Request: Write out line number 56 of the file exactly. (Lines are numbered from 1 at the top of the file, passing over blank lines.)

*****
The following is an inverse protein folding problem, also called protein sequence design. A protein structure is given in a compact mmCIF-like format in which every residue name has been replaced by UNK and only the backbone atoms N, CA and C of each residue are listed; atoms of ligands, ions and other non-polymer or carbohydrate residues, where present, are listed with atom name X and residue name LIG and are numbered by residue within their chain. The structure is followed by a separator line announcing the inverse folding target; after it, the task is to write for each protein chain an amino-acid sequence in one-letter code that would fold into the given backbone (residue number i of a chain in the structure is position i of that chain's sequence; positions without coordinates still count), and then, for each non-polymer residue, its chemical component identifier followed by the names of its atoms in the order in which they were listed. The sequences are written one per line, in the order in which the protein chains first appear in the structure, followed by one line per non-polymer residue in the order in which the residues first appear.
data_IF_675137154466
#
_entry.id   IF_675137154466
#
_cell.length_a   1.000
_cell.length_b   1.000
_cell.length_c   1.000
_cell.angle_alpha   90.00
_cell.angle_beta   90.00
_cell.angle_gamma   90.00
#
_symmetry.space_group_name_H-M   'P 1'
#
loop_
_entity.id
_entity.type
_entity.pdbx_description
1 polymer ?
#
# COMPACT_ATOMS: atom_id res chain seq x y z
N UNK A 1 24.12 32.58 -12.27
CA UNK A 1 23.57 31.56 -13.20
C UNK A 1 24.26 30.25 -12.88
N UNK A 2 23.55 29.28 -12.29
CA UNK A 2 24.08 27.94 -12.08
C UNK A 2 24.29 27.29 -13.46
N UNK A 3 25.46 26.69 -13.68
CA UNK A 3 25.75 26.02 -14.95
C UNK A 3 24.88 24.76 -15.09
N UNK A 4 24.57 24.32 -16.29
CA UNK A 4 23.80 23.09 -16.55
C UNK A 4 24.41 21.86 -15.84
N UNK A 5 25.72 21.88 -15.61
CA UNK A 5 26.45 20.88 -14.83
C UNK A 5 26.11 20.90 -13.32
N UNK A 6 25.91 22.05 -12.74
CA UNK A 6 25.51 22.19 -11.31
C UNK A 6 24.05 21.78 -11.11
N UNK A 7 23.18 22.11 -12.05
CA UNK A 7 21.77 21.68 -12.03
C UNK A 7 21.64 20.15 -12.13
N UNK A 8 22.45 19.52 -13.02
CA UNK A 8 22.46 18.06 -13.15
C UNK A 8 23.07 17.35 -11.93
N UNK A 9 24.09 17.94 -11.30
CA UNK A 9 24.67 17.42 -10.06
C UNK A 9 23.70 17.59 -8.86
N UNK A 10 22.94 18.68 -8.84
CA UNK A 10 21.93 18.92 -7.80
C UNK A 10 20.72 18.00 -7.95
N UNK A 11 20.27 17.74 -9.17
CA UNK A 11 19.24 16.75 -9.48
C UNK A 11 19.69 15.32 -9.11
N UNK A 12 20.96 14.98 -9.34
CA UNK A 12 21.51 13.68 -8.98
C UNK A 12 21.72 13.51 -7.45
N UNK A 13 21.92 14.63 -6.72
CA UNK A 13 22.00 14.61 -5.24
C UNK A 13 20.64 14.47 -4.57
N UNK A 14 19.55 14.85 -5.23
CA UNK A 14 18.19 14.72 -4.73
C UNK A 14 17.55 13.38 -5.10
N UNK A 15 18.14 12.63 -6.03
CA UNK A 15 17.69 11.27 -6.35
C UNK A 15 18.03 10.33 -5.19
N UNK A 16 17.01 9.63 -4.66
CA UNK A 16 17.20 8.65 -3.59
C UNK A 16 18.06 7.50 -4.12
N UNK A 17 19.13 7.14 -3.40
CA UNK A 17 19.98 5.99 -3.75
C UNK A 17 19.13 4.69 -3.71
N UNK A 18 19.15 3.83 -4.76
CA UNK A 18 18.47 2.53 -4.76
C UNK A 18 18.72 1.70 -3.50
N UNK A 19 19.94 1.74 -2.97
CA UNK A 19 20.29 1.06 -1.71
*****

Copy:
CA UNK A 12 21.51 13.68 -8.98